Happiness. This slippery concept has become one of our main goals in life, not to say the primordial one. We all seek happiness. We all aspire to it.
But what is it? What do you imagine when you think about happiness?
If you have a traditional notion of happiness, it is likely that your mind goes to a comfortable setting, devoid of worries, anxieties, sadness… In other words: in paradise.
That is an artificial happiness, the happiness that we have been sold – and we bought – in the style of “soma”, the drug that Aldous Huxley imagined in his novel “Brave new world” that was the perfect remedy for depression, anxiety, insomnia and all those “negative” emotions that we can imagine or feel.
There is only one problem: That happiness is not happiness.
The false ideal of happiness that we have been sold – and we have bought
When we dream of happiness, we imagine a place free of suffering: a place where anxiety, guilt prit, melancholy and anger have no place. We imagine a scenario in which our worries and mental battles collapse because we have no reason to feel grief, tension or suffering.
That concept of happiness is not only chimerical but also precarious. Why? Due to the flow of life, to the fact that we are subject to a constant transience, the conditions of our existence do not remain stable, but change continuously.
Our moods, our assets, our liabilities, our relationships and all the other conditions of our existence do not remain constant. The unforeseen misfortunes, the conflicts, the anguish, the worries, the problems will return again and again disturbing the ephemeral happiness that we believe we have found.
Then we despair. We become frustrated when we realize that we can not obtain or retain what is supposed to make us happy. That is precisely the state that best suits the consumer society, frustration, because it drives us to buy the next “can of happiness” in the hope that this will be the final one.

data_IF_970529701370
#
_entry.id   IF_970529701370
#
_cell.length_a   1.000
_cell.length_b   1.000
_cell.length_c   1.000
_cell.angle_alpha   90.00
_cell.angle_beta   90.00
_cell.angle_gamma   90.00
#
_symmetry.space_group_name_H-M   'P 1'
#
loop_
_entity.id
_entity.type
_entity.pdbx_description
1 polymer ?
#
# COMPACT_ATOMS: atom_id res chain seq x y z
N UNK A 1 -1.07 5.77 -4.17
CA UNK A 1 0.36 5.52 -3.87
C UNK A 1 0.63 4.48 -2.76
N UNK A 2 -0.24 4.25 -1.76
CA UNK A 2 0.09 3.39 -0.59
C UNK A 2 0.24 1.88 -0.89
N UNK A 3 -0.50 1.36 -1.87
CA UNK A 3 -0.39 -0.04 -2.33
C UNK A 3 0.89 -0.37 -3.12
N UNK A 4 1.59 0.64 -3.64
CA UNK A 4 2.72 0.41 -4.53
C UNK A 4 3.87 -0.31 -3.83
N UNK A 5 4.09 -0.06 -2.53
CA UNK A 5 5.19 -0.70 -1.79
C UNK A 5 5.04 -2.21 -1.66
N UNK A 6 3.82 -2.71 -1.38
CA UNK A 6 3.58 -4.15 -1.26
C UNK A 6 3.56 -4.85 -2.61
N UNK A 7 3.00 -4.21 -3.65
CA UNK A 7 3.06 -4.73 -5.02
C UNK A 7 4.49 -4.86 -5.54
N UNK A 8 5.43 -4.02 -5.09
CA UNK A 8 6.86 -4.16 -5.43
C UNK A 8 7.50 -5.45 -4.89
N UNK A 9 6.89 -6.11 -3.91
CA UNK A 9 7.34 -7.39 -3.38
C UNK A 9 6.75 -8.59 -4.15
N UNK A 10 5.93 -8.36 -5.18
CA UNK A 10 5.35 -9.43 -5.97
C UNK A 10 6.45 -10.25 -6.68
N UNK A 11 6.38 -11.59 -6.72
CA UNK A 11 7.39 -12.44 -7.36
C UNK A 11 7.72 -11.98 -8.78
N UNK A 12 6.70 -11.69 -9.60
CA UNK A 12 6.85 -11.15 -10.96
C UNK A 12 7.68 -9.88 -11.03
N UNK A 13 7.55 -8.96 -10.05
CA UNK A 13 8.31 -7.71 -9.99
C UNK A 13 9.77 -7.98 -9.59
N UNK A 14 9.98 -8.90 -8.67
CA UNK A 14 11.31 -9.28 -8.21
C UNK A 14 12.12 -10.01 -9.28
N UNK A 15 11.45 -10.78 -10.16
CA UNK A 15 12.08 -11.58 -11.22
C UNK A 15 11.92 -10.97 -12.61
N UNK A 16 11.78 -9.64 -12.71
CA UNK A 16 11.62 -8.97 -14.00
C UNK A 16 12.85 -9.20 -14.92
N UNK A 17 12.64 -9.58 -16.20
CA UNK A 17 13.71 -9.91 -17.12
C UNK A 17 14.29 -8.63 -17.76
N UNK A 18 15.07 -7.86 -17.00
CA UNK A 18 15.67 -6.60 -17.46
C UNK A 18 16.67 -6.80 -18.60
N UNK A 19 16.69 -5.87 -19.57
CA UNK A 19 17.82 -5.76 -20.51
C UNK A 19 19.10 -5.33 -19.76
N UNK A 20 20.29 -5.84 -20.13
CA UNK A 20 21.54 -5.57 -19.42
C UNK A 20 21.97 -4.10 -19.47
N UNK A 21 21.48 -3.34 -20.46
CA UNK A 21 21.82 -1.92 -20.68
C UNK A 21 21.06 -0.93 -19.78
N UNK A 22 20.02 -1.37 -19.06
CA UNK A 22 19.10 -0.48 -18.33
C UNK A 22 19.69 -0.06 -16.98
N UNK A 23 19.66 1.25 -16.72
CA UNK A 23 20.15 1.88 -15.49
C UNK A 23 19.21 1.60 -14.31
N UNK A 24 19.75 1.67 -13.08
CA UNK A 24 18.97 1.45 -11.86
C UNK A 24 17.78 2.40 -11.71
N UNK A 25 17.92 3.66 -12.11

The more you feel that you should be happy, the more unhappy you will be
Artifical happiness has a trap. When we are told that we should be happy, and not only we are indicated the supposed path to happiness but also the things that should make us happy and we are even told what is the concept of happiness that we should pursue, we have a high probability of being unhappy.
It was verified by psychologists from the University of Queensland, who discovered that the cultural expectations that force us to be happy actually have an opposite effect since they increase sadness. And the stronger that expectation is, the more negative emotions it will generate. People who think they should be happy tend to evaluate their feelings and emotions more negatively.
The problem is not happiness itself, but the concept of happiness that we have been sold. When we realize that we can not reach it, we become sad and frustrated. To better understand this psychological mechanism, it is enough to think of our “ego” as a small child whose parents embody the role of society. If our parents constantly tell us that we have to get good grades (without taking into account our real abilities), we will feel tense, that stress will undermine our performance and before the slightest failure the world will fall apart.